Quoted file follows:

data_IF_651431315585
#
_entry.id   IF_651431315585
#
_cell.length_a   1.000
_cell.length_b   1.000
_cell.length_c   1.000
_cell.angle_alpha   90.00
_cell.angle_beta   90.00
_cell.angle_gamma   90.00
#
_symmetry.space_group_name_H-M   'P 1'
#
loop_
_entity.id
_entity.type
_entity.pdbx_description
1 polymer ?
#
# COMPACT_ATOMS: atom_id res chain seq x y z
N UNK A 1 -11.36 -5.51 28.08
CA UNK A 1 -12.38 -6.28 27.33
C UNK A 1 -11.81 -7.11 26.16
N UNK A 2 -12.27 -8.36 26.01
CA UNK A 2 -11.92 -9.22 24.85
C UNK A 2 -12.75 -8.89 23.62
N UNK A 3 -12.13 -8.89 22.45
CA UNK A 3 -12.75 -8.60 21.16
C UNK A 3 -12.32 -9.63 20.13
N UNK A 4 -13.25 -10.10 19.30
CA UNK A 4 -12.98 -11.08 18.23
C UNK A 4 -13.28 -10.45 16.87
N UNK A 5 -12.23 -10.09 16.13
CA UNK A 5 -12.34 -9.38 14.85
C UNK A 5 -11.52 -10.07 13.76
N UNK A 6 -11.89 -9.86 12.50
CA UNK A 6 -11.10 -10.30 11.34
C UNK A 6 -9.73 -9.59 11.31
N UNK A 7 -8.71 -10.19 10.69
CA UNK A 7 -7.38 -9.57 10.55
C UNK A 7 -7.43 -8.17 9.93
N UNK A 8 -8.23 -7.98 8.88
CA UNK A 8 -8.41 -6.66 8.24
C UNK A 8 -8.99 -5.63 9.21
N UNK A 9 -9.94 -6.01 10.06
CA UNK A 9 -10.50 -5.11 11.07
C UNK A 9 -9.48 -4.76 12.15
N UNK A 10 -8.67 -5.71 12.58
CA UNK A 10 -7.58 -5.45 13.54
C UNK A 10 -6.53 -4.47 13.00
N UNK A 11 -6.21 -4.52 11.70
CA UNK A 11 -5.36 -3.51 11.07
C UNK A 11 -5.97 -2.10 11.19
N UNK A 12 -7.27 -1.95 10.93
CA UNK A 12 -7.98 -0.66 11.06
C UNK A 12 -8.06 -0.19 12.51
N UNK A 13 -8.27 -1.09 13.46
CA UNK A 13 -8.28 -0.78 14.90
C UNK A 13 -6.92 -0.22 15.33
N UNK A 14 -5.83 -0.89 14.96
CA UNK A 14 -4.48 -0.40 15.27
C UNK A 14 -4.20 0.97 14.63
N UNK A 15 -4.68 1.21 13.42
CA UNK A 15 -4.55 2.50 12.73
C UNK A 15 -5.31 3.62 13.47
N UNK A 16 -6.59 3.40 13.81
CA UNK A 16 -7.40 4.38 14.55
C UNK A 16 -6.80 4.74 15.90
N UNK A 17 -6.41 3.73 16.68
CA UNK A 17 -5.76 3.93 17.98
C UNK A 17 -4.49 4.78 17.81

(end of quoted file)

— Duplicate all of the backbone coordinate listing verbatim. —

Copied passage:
data_IF_651431315585
#
_entry.id   IF_651431315585
#
_cell.length_a   1.000
_cell.length_b   1.000
_cell.length_c   1.000
_cell.angle_alpha   90.00
_cell.angle_beta   90.00
_cell.angle_gamma   90.00
#
_symmetry.space_group_name_H-M   'P 1'
#
loop_
_entity.id
_entity.type
_entity.pdbx_description
1 polymer ?
#
# COMPACT_ATOMS: atom_id res chain seq x y z
N UNK A 1 -11.36 -5.51 28.08
CA UNK A 1 -12.38 -6.28 27.33
C UNK A 1 -11.81 -7.11 26.16
N UNK A 2 -12.27 -8.36 26.01
CA UNK A 2 -11.92 -9.22 24.85
C UNK A 2 -12.75 -8.89 23.62
N UNK A 3 -12.13 -8.89 22.45
CA UNK A 3 -12.75 -8.60 21.16
C UNK A 3 -12.32 -9.63 20.13
N UNK A 4 -13.25 -10.10 19.30
CA UNK A 4 -12.98 -11.08 18.23
C UNK A 4 -13.28 -10.45 16.87
N UNK A 5 -12.23 -10.09 16.13
CA UNK A 5 -12.34 -9.38 14.85
C UNK A 5 -11.52 -10.07 13.76
N UNK A 6 -11.89 -9.86 12.50
CA UNK A 6 -11.10 -10.30 11.34
C UNK A 6 -9.73 -9.59 11.31
N UNK A 7 -8.71 -10.19 10.69
CA UNK A 7 -7.38 -9.57 10.55
C UNK A 7 -7.43 -8.17 9.93
N UNK A 8 -8.23 -7.98 8.88
CA UNK A 8 -8.41 -6.66 8.24
C UNK A 8 -8.99 -5.63 9.21
N UNK A 9 -9.94 -6.01 10.06
CA UNK A 9 -10.50 -5.11 11.07
C UNK A 9 -9.48 -4.76 12.15
N UNK A 10 -8.67 -5.71 12.58
CA UNK A 10 -7.58 -5.45 13.54
C UNK A 10 -6.53 -4.47 13.00
N UNK A 11 -6.21 -4.52 11.70
CA UNK A 11 -5.36 -3.51 11.07
C UNK A 11 -5.97 -2.10 11.19
N UNK A 12 -7.27 -1.95 10.93
CA UNK A 12 -7.98 -0.66 11.06
C UNK A 12 -8.06 -0.19 12.51
N UNK A 13 -8.27 -1.09 13.46
CA UNK A 13 -8.28 -0.78 14.90
C UNK A 13 -6.92 -0.22 15.33
N UNK A 14 -5.83 -0.89 14.96
CA UNK A 14 -4.48 -0.40 15.27
C UNK A 14 -4.20 0.97 14.63
N UNK A 15 -4.68 1.21 13.42
CA UNK A 15 -4.55 2.50 12.73
C UNK A 15 -5.31 3.62 13.47
N UNK A 16 -6.59 3.40 13.81
CA UNK A 16 -7.40 4.38 14.55
C UNK A 16 -6.80 4.74 15.90
N UNK A 17 -6.41 3.73 16.68
CA UNK A 17 -5.76 3.93 17.98
C UNK A 17 -4.49 4.78 17.81